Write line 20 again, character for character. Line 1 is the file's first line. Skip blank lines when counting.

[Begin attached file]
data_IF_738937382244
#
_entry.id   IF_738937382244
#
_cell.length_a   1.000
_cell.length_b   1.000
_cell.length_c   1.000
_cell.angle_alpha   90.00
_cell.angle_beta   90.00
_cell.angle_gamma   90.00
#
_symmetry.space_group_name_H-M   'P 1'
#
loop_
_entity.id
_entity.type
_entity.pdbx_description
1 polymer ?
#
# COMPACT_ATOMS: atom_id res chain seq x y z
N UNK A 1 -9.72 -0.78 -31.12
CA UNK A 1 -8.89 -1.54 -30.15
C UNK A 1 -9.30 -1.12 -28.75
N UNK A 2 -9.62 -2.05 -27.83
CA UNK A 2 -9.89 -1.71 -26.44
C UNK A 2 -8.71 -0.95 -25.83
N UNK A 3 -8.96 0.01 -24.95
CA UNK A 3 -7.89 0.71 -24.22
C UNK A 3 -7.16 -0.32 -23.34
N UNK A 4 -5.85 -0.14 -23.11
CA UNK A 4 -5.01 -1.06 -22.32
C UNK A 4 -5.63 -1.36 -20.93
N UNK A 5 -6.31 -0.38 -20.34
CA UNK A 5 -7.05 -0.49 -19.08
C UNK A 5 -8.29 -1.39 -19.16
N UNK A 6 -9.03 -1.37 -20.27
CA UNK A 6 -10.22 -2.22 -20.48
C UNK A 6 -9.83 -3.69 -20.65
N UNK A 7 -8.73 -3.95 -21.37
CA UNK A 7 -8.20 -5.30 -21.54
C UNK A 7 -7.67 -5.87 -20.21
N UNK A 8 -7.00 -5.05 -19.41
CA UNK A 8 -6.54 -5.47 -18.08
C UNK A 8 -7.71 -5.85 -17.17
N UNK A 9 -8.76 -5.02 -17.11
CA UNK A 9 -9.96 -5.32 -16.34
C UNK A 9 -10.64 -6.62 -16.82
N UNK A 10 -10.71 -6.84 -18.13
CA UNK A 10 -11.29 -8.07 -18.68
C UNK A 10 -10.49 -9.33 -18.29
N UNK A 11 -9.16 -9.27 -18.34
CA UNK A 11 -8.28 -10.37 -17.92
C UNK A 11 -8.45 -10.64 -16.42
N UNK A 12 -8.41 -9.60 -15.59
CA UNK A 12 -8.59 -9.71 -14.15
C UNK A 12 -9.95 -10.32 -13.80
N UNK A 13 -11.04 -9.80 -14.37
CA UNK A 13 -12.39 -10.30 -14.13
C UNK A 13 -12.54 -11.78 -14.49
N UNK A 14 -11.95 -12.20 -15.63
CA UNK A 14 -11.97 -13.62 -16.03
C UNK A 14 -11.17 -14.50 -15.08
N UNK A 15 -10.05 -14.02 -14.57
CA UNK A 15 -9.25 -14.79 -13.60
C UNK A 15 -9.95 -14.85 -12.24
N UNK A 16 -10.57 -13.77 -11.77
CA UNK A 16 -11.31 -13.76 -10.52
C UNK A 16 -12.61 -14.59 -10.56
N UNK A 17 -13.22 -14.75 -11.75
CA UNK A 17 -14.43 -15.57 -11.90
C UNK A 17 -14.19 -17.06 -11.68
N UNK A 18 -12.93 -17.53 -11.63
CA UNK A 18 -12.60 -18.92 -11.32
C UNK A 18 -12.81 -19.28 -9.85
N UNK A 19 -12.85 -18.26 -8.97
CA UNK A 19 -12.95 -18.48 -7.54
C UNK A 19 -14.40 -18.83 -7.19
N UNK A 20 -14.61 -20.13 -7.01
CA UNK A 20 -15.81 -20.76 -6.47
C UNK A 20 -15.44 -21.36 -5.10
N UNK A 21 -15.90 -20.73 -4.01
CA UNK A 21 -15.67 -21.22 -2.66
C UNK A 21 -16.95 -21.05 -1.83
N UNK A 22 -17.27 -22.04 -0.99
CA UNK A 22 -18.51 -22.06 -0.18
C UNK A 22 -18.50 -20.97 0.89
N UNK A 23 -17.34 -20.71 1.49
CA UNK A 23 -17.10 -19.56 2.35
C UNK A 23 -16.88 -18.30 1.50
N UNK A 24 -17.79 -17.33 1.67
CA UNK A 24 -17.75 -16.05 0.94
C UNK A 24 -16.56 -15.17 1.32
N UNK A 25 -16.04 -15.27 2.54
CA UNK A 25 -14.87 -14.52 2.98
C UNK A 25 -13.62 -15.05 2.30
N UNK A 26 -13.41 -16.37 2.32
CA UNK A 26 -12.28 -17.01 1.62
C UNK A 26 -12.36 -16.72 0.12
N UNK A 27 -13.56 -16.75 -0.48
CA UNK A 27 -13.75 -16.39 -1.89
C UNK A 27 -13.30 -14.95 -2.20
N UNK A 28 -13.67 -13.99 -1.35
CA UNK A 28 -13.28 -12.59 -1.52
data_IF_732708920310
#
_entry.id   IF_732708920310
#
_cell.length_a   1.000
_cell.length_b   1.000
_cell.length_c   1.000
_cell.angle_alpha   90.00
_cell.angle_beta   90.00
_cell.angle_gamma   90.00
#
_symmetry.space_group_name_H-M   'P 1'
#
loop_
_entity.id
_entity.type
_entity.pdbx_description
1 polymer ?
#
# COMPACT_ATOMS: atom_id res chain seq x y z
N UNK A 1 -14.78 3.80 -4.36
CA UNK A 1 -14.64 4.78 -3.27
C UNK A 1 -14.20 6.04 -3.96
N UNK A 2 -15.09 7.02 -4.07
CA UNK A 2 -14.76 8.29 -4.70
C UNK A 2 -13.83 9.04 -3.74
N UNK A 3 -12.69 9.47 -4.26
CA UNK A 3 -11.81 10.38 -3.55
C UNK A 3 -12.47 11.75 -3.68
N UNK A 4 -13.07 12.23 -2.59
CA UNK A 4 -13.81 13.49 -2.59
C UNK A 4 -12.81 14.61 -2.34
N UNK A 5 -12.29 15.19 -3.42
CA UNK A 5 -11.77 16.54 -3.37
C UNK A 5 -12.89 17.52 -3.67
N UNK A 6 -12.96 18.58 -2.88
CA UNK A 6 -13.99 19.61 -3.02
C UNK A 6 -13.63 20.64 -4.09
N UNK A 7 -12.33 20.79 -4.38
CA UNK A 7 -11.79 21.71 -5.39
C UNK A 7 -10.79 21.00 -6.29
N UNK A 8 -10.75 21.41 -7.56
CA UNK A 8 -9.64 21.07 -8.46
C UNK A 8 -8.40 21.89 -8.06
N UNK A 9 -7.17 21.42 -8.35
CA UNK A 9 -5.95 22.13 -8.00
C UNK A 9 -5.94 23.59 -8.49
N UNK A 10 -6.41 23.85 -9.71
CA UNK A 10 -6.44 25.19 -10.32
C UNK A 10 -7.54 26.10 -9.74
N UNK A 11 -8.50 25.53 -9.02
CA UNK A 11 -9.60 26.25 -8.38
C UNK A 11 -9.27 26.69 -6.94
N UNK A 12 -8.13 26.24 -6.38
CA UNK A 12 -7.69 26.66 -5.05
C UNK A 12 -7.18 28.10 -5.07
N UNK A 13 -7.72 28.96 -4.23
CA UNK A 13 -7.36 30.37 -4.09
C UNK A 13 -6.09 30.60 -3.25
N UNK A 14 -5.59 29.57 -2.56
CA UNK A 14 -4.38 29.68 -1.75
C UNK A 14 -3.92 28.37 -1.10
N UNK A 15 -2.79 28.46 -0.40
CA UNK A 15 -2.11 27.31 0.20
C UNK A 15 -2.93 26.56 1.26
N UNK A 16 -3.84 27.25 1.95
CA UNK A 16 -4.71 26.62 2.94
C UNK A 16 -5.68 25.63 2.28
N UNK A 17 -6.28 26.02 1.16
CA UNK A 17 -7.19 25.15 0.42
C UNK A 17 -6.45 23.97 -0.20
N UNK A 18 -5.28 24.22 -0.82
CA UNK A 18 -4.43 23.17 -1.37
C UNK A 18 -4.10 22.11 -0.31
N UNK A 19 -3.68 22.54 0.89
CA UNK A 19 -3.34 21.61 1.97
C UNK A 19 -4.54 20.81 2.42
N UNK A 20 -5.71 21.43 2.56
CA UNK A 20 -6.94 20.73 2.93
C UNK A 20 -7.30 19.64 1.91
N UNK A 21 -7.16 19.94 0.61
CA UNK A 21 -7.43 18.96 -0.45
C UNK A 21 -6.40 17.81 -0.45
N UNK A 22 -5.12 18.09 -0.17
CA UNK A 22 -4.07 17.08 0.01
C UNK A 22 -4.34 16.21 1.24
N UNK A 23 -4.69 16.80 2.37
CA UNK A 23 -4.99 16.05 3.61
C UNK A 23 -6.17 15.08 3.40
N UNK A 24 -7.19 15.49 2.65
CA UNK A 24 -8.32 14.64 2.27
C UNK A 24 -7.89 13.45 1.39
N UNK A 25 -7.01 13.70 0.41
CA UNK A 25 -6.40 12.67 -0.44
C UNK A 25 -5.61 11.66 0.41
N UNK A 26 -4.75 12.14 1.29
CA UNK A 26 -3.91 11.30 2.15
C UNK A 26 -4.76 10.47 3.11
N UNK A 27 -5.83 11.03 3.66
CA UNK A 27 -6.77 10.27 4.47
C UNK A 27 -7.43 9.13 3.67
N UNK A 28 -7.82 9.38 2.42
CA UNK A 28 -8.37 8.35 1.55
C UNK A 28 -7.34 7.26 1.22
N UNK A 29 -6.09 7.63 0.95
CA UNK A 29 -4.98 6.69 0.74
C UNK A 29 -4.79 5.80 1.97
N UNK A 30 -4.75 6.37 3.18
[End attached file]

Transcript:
# COMPACT_ATOMS: atom_id res chain seq x y z